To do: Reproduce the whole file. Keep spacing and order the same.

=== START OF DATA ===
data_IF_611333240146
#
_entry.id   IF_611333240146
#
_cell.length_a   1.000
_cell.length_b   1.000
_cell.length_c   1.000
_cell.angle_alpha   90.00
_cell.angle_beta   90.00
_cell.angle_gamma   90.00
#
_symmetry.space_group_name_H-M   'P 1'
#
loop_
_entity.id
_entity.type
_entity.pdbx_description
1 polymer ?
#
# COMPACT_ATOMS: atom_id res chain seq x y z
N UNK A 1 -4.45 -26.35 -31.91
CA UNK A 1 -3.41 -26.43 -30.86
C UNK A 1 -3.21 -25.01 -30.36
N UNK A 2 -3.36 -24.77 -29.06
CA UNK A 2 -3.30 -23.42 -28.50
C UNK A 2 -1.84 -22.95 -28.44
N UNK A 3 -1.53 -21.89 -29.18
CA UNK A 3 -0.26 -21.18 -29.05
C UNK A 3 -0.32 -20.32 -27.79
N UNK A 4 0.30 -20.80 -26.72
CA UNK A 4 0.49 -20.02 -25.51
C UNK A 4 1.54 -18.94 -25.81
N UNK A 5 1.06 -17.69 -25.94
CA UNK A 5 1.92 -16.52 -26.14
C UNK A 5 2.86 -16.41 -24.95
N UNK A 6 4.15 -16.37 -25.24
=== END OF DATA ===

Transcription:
data_IF_611333240146
#
_entry.id   IF_611333240146
#
_cell.length_a   1.000
_cell.length_b   1.000
_cell.length_c   1.000
_cell.angle_alpha   90.00
_cell.angle_beta   90.00
_cell.angle_gamma   90.00
#
_symmetry.space_group_name_H-M   'P 1'
#
loop_
_entity.id
_entity.type
_entity.pdbx_description
1 polymer ?
#
# COMPACT_ATOMS: atom_id res chain seq x y z
N UNK A 1 -4.45 -26.35 -31.91
CA UNK A 1 -3.41 -26.43 -30.86
C UNK A 1 -3.21 -25.01 -30.36
N UNK A 2 -3.36 -24.77 -29.06
CA UNK A 2 -3.30 -23.42 -28.50
C UNK A 2 -1.84 -22.95 -28.44
N UNK A 3 -1.53 -21.89 -29.18
CA UNK A 3 -0.26 -21.18 -29.05
C UNK A 3 -0.32 -20.32 -27.79
N UNK A 4 0.30 -20.80 -26.72
CA UNK A 4 0.49 -20.02 -25.51
C UNK A 4 1.54 -18.94 -25.81
N UNK A 5 1.06 -17.69 -25.94
CA UNK A 5 1.92 -16.52 -26.14
C UNK A 5 2.86 -16.41 -24.95
N UNK A 6 4.15 -16.37 -25.24